Saturday, October 2, 2010

Thinking Like A Hawk

Swainson's Hawk

"Wild geese fly south, creaking like anguished hinges; along the riverbank the candles of the sumacs burn dull red. It's the first week of October. Season of woolen garments taken out of mothballs; of nocturnal mists and dew and slippery front steps, and late-blooming slugs; of snapdragons having one last fling; of those frilly ornamental pink-and-purple cabbages that never used to exist, but are all over everywhere now."
- Margaret Atwood
The Blind Assassin

I sought oblivion for many years, just a small one for a time, a little time each day, to make the rest tolerable. I would organize around that opportunity, support it with space and effort and intention. I would defend it with my slippery ways and with an earnest weasel's capacity to evade my own better forms. I would tie one hand down and gesticulate with the other, sure that was all I needed, all you all deserved of me.

I was so sure I was right. I would exclaim, don't you know I have to be like this to live? I would point out at peak voice some aspect or other of our approaching doom and I would discover and display what was wrong with you all, or Him in filigree, burnished, bright mirrored tales telling the truths I knew, not that I was above things but that I ached at my entrapments.

When I was called forth out of myself, I was hugely angry at the rudeness of that call, and terrified. Such was oblivion for me, a place very near an unending supply of wine and words circling the drain and justifying my mandala of despair.

When I was stuck in and on myself, this was my course.

Indeed, even though I write in first person, I am no longer always the person who writes. In fact, several poems in my growing body of work are poems of shape shifting and I take that ability to be a great blessing. How else can I be a great mage or a tiny frog or a lover of a goddess?

How else can I tell the world?

I do not know why I say these things just now, but here is another poem of shifted shape.

There is a type of hawk who is known as a locust hunter if at all possible, accepting small mammals as prey if it must. It is widely distributed, found as well in Oregon, and competes directly for territory with the Red Tailed Hawk. It is known as Swainson's Hawk. This hawk has the longest migration route of most hawks from North to South America and does not vary its route. The hawk migrates around 14,000 miles each season, a distance traveled in two months, eating locusts along the way if it can, but there is a point in the journey where it eats nothing for a few weeks, neither eating nor casting its pellets.

Thinking Like A Hawk

Sitting and thinking,
waiting for the big legged bugs,
the flyers to come.
I may have to eat
thin red squirrel if I must.
But really locusts
are my choice. They get my juice
flowing, my heart filled with joy.

July 22, 2009 12:10 PM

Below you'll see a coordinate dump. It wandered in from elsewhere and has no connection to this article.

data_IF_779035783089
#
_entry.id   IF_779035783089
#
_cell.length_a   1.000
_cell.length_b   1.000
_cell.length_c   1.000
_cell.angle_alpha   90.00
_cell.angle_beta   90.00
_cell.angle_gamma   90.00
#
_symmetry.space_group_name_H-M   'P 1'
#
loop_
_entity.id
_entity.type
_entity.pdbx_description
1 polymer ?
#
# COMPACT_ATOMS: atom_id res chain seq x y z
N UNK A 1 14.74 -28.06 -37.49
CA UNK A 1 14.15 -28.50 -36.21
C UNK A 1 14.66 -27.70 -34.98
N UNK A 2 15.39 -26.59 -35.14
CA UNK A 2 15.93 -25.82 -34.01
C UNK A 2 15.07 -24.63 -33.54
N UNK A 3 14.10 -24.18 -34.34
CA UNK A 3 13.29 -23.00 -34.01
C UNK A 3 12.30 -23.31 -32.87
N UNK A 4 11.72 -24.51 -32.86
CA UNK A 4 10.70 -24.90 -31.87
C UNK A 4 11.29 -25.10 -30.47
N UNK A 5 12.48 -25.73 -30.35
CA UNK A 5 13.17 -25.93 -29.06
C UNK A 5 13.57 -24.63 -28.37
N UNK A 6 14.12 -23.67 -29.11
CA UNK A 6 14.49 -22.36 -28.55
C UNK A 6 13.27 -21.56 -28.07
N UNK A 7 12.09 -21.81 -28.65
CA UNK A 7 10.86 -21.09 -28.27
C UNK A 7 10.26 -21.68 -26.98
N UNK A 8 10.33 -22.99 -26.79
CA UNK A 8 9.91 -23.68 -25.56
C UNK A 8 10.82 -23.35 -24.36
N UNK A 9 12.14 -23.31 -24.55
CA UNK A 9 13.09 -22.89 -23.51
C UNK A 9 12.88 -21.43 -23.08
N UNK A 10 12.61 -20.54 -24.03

1. Made me think of the Lotus Eaters! LOL :)

  2. There's a law on this blog against punning too early in the morning.

  3. Christopher, I came looking for something else and got stopped by the photo of the hawk. I remember the first time someone pointed out a hawk perched on a utilty pole at a main intersection. I was dumbfounded that I'd never seen one before and how did I miss such a thing? That was the beginning of a journey that has never ended.

    I love your long intro and the poem. I catch something in your words that always draws me forward and am disappointed when they have to end. Thank you for this one.

    I recently wrote of several encounters I had with feathered friends. If you have the time, I'd like to hear what you have to say about my experiences. The article can be found here:

    Thank you for your words and your refreshing perspective,


  4. I have been taught by the evolutionists that birds are hopped up extensions of dinosours and as such are reptiles but so steeply sophisticated that they deserve their own niche on the planet. Birds are the most successful survivors of that world long gone in which dinosours ruled.

    I wonder if it is possible to call such a creature a friend in any meaningful way. They are beautiful and welcome in my life, but they are alien creatures. Their beauty gives them entry into the human world, but at heart they are snakes, not significantly different from snakes.

    Snakes are human pets too, but no one expects them to behave or feel like mammals do. We should think of birds the same way. As they have developed along and from reptilian lines and continue to, they wind up warm blooded, but they are even further from common ground with mammals, not closer.

    Their inner life must be really alien. It is said many of them possess senses that we have no concept of, such as a sense for the magnetic field lines of the planet. That figures in migration.


The chicken crossed the road. That's poultry in motion.

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